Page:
13th general election: 7 November 1874
Party composition: Conservative 17, Anti-Confederation 13. Total Assembly membership 30.
The Conservatives decided that the way to win the next election was to take up sectarian issues. The tactic worked at some cost to the islands political stability. Frederick Carter defeats Fox and regains the Premiership. The party system continued to move in the direction of renewed sectarianism. The Anti-Confederation Party faded away and was replaced by a new Liberal Party, as before largely composed of Catholics.
In April 1878 Carter was replaced as Conservative Premier by William Whiteway.
14th general election: 4 November 1878
Party composition: Conservative 21, Liberal 10. Total Assembly membership 31.
Whiteway continued in office as Premier.
15th general election: 6 November 1882
Party composition unknown but divided between a Conservative majority and a Liberal minority. Total Assembly membership 32.
Premier Whiteway’s support began to splinter. A New Party, based on merchant interests in the capital, broke away.
16th general election: 31 October 1885
Party composition: Reform 18, Liberal 13, Independent 1. Total Assembly membership: 32
The election was contested by a Reform Party which replaced Whiteway’s Conservatives. Sir Robert Thorburn of the Reform Party took over as Premier. The Reform Party campaigned on a policy of not compromising with Catholics. Thorburn broke his election promise by inviting Catholic Liberals to join his government. The Reform and Liberal parties merged, to form a larger Reform Party. Meanwhile, William Whiteway, the former Conservative leader, set up a new party. As the name Liberal was not being used, Whiteway adopted it for his new party. It must therefore be appreciated that the Liberal Party which contested the 15th general election was a different party from the Liberal Party from the 16th general election onwards.
17th general election: 6 November 1889
Party composition: Liberals 28, Reform 3, Independent 1. Total Assembly membership: 32
William Whiteway began a new Premiership, but he was not as vigorous as he had been in his previous term of office.
The Reform Party disappeared and a new Tory Party took over as the opposition to the Liberals.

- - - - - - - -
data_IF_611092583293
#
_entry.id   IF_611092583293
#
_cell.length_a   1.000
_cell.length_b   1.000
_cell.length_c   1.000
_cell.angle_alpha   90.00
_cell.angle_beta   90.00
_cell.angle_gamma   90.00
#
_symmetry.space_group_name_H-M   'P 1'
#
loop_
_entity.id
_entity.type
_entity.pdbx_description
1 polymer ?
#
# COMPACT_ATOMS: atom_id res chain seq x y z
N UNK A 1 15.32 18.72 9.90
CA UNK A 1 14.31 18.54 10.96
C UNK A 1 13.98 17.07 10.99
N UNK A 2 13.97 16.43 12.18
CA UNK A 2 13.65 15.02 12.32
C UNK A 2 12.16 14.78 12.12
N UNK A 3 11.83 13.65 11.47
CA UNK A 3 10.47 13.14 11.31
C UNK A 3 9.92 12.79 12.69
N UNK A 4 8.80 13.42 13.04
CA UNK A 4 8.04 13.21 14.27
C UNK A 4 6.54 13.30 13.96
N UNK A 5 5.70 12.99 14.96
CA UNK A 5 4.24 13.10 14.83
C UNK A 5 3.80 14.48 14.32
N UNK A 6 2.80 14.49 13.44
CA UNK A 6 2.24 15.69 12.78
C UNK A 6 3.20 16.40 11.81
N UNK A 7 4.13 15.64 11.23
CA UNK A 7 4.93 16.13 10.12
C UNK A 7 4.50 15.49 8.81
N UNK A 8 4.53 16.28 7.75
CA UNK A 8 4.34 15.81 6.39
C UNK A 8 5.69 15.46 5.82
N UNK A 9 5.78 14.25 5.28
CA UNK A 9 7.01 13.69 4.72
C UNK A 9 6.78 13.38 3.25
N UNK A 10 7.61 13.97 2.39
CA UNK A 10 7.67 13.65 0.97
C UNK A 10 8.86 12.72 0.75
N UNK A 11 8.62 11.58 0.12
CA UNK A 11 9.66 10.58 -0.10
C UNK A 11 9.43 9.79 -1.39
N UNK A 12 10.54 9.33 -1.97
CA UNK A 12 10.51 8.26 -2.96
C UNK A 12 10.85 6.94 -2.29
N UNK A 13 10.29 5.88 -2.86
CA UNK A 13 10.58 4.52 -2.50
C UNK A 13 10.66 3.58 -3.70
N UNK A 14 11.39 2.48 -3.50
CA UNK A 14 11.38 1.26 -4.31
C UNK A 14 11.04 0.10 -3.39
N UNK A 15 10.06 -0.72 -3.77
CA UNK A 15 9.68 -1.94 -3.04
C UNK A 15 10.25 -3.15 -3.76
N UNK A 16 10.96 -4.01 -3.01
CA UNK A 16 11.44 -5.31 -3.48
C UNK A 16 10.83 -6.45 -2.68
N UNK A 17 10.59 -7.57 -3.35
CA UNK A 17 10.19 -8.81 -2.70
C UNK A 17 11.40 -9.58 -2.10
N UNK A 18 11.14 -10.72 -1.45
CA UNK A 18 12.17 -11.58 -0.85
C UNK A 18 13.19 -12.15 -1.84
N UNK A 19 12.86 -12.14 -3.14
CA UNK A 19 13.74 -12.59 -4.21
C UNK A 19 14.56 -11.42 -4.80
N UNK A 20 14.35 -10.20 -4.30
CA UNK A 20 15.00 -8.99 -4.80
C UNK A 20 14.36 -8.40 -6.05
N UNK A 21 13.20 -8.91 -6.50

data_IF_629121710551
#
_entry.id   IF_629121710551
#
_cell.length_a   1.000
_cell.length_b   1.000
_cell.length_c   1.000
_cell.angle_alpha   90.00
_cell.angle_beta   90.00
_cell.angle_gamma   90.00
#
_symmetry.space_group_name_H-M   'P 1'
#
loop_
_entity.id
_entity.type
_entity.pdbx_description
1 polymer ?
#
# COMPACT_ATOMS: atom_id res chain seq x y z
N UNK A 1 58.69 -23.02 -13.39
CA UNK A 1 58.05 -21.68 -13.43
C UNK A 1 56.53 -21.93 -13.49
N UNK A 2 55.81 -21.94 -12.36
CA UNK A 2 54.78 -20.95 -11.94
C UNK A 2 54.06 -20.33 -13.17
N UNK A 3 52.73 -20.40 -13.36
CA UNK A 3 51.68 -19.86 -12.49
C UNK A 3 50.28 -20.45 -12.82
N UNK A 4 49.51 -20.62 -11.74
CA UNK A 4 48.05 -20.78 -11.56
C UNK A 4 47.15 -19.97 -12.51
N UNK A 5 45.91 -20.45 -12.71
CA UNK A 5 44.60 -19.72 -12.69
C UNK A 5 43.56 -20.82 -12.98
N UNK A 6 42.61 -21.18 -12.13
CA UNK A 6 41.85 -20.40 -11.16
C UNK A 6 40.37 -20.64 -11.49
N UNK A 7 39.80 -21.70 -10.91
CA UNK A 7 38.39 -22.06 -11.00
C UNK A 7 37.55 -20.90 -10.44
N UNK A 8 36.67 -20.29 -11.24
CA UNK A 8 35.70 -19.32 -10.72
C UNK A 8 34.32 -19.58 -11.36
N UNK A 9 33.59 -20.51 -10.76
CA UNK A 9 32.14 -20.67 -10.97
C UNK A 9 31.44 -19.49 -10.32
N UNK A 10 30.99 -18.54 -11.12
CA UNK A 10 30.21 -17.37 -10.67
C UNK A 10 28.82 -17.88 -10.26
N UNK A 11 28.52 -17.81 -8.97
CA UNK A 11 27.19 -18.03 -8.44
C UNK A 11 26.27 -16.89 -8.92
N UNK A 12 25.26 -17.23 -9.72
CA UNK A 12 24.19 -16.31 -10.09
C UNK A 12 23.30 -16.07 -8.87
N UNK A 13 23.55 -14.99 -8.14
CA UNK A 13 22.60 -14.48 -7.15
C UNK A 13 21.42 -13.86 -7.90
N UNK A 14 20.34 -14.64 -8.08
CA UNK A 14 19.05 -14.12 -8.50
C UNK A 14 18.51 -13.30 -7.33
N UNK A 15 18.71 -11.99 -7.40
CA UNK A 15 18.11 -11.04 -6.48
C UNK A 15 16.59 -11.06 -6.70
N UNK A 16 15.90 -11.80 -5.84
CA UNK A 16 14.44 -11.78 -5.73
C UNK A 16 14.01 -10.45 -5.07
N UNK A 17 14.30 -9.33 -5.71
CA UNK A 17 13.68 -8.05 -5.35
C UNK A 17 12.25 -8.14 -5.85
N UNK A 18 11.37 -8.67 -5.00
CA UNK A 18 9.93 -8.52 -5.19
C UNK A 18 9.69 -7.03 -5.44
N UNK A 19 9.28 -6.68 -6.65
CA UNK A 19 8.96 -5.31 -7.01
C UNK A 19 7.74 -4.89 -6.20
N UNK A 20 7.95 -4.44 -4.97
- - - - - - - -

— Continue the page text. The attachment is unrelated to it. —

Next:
18th general election: 6 November 1893
Party composition: Liberal 23, Tory 12, Independent 1. Total Assembly membership 36.
Many of the victorious Liberals (and the Independent) had their elections set aside by the Courts. The Premier and his leading supporters were unseated and disqualified from seeking re-election.
The Governor appointed the Tory leader, Augustus F. Goodridge, as Premier in 1894. However, as the Liberals kept on winning by-elections Goodridge never had a majority.
In December 1894 the interim Liberal leader, Daniel J. Greene, became Premier. In February 1895 he passed a law to lift the electoral disqualification of Whiteway and then resigned in his favour.
19th general election: 28 October 1897
Party composition: Tory 23, Liberal 13. Total Assembly membership 36.
The new Premier was Sir James Spearman Winter. By 1900 the Tory Party had faded out in the way Newfoundland parties quite often seemed to do.
20th general election: 8 November 1900
Party composition: Liberal 32, Opposition 4. Total Assembly membership 36.
Sir Robert Bond of the Liberal Party became Premier. Bond is accounted the best of Newfoundland’s Premiers and the early 20th century was one of the rare periods of prosperity in island history.
21st general election: 31 October 1904
Party composition: Liberal 30, United Opposition 6. Total Assembly membership 36.
The so-called United Opposition Party was reinforced when Edward Patrick Morris resigned from Bond’s government. Morris founded the Newfoundland People's Party, which became the principal opponent of the Liberals.
Newfoundland was recognized as a Dominion of the British Empire (the same status as that of Canada, Australia and New Zealand) in 1907.
22nd general election: 2 November 1908
Party composition: Liberal 18, People’s 18. Total Assembly membership 36.
The tied result caused problems. Sir Robert Bond did not feel he could continue with this Assembly, as once his party provided a Speaker they would be in a voting minority. The Governor refused an immediate dissolution, so Bond resigned. Sir Edward Patrick Morris formed a government, but had the same problem as Bond. The Governor granted Morris a dissolution.
23rd general election: 8 May 1909